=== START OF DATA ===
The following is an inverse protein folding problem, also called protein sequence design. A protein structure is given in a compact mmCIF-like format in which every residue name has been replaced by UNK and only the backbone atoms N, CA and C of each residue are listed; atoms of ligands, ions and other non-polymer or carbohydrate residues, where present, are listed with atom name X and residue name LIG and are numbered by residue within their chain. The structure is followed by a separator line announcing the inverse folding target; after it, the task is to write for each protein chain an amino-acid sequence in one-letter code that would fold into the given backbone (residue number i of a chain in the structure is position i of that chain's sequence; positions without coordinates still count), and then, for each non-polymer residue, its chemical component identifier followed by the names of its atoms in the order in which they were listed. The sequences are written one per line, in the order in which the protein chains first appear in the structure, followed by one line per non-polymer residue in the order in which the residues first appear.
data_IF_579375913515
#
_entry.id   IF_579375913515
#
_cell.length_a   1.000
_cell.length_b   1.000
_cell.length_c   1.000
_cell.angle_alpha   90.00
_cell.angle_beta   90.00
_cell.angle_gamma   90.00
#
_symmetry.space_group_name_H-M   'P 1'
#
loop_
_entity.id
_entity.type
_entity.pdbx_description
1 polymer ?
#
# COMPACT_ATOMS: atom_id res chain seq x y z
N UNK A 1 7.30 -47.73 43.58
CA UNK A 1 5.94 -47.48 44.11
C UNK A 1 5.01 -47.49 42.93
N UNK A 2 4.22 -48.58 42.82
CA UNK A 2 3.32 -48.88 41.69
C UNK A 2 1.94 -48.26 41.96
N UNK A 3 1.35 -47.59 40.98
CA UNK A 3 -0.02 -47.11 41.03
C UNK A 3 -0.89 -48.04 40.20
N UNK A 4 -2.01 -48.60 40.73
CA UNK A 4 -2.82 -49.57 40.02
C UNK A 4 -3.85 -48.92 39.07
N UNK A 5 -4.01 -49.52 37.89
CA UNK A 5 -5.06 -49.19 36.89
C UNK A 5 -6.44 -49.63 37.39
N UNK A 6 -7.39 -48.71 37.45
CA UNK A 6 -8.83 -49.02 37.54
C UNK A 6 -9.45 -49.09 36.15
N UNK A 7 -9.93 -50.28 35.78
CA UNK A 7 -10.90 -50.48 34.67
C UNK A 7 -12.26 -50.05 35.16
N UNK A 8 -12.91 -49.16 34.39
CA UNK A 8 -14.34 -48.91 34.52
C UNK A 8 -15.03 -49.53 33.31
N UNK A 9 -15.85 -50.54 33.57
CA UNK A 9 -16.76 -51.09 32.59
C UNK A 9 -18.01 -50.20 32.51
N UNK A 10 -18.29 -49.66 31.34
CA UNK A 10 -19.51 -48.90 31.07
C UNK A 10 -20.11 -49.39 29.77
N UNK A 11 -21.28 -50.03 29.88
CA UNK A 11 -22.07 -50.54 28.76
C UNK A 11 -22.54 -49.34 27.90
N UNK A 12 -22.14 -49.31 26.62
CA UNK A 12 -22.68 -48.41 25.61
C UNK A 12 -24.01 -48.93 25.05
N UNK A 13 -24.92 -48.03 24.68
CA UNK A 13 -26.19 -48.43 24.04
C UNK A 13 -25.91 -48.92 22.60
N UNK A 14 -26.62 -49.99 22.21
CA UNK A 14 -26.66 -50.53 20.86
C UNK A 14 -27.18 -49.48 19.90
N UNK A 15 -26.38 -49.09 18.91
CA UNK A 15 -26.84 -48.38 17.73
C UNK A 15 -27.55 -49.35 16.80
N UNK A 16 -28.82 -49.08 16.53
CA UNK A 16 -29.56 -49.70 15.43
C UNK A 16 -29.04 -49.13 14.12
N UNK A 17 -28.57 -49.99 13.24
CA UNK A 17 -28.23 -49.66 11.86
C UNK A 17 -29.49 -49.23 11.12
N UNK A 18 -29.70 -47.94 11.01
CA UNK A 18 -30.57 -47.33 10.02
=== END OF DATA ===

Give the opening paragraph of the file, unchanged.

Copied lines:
The following is an inverse protein folding problem, also called protein sequence design. A protein structure is given in a compact mmCIF-like format in which every residue name has been replaced by UNK and only the backbone atoms N, CA and C of each residue are listed; atoms of ligands, ions and other non-polymer or carbohydrate residues, where present, are listed with atom name X and residue name LIG and are numbered by residue within their chain. The structure is followed by a separator line announcing the inverse folding target; after it, the task is to write for each protein chain an amino-acid sequence in one-letter code that would fold into the given backbone (residue number i of a chain in the structure is position i of that chain's sequence; positions without coordinates still count), and then, for each non-polymer residue, its chemical component identifier followed by the names of its atoms in the order in which they were listed. The sequences are written one per line, in the order in which the protein chains first appear in the structure, followed by one line per non-polymer residue in the order in which the residues first appear.